Takako Yamaguchi’s close involvement with the Pattern and Decoration movement of the late 1970s and early ’80s belies the political undercurrents that run through the two paintings presented in “Smoking Women” at Egan and Rosen. The works, which the Japanese-born, Los Angeles-based artist created between 1994 and 1995, each depict a woman holding a cigarette. Tendrils of smoke billow and spiral across the composition, and a tortoiseshell cat lounges near her feet. Both scenes are set over gleaming backdrops that Yamaguchi created by plastering golden-hued sheets of bronze leaf onto the canvases.
Among their notable distinguishing characteristics, the pieces embody an unusual combination of aesthetic influences from both the Western art historical canon—namely, Art Deco and subsects of late 19th-century European Secessionist movements, like Art Nouveau—and the Japanese traditions around folding screen and kimono design.
Considered in the context of the United States circa the mid-1990s, however, Yamaguchi’s chosen subject matter takes on additional layers of meaning. Amid the decade’s infamous culture wars—which seemed to mainly play out via performative crusades and clashes amongst elected officials on Capitol Hill—one conservative senator in particular, Jesse Helms, representing North Carolina, publicly denounced the National Endowment for the Arts for awarding grants to the likes of Robert Mapplethorpe, as well as a North Carolina museum that had administered an NEA grant supporting Andres Serrano’s infamous 1987 photograph Piss Christ.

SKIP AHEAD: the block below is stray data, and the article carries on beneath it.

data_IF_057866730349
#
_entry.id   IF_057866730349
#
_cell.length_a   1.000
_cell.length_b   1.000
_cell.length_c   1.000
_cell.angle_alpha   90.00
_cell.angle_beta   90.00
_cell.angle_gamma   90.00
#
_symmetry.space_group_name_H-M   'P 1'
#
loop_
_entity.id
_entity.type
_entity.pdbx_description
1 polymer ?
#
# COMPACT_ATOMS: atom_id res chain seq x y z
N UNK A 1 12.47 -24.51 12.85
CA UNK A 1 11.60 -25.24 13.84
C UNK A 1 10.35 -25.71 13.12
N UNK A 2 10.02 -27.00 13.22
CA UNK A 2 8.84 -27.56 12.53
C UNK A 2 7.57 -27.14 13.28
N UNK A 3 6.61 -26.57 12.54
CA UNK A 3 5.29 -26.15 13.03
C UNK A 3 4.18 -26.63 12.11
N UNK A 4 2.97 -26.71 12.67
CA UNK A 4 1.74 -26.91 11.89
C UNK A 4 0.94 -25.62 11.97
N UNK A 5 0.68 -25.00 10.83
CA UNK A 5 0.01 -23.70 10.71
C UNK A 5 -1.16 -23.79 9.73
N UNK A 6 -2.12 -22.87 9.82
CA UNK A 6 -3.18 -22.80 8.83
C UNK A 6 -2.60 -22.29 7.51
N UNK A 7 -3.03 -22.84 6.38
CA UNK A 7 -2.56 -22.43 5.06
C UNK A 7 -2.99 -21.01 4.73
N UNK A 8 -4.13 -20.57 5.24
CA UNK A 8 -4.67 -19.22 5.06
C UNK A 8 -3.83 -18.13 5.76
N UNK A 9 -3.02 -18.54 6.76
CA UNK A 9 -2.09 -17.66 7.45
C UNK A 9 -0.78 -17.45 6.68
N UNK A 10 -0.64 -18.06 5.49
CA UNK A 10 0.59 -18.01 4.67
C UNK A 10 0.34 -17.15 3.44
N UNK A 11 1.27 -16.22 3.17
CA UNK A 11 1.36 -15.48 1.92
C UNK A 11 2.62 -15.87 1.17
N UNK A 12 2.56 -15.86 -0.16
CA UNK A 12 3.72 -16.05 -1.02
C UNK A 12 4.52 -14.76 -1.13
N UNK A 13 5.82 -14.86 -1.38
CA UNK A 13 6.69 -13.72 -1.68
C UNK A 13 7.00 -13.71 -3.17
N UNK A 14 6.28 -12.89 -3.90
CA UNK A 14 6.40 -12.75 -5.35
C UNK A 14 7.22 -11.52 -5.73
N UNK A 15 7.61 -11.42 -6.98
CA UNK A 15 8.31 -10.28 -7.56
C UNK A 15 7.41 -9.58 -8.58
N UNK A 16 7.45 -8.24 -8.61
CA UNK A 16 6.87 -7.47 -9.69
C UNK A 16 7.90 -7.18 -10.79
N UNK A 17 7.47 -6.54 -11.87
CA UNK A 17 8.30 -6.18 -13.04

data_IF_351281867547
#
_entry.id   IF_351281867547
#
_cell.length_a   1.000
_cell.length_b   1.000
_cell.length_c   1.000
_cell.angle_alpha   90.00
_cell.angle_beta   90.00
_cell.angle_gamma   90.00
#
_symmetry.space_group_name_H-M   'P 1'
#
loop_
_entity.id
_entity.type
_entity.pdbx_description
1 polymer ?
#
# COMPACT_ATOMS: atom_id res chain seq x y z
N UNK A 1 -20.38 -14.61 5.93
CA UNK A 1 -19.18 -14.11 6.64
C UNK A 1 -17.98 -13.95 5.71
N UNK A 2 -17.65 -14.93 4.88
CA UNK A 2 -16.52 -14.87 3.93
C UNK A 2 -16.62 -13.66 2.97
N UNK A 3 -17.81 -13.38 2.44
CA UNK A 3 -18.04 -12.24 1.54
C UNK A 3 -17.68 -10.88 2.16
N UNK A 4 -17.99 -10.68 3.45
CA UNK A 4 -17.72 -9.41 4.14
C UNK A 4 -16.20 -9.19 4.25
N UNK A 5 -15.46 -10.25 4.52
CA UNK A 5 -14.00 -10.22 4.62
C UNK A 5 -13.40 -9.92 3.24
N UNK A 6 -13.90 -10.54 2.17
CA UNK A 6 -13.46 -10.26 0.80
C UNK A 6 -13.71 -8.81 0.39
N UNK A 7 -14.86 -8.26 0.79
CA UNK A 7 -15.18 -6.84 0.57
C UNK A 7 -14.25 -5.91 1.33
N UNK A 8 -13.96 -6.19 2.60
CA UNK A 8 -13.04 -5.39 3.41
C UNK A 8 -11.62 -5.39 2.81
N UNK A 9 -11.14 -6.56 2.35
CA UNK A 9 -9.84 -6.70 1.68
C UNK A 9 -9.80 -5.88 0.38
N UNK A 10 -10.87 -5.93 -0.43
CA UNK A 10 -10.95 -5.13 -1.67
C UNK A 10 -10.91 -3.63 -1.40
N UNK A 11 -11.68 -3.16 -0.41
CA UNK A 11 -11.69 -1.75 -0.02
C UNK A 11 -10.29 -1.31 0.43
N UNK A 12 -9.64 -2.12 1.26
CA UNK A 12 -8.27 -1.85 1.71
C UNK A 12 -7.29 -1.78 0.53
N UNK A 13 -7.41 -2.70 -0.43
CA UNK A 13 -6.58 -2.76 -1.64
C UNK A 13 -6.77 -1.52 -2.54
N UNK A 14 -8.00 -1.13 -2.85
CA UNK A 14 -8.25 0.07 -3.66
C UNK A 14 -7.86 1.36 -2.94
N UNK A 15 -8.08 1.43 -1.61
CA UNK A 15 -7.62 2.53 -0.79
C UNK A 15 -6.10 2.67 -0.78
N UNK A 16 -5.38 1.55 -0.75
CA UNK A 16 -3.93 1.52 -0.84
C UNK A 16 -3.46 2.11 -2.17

The exhibition’s press release quotes Yamaguchi, who said that, in creating the dual “Smoking Women” works, she had “set out to make paintings only a tobacco state senator could love.” The ornate, seductive appeal of these two canvases would no doubt prove alluring to the likes of Helms and others like him. Ultimately, though, the pieces are so impactful as to entice a far broader audience. —Rachel Small
Takako Yamaguchi, Sofie and Muffin, 1995. Oil, acrylic, and bronze leaf on canvas, 52 x 52 inches. Courtesy of Egan and Rosen.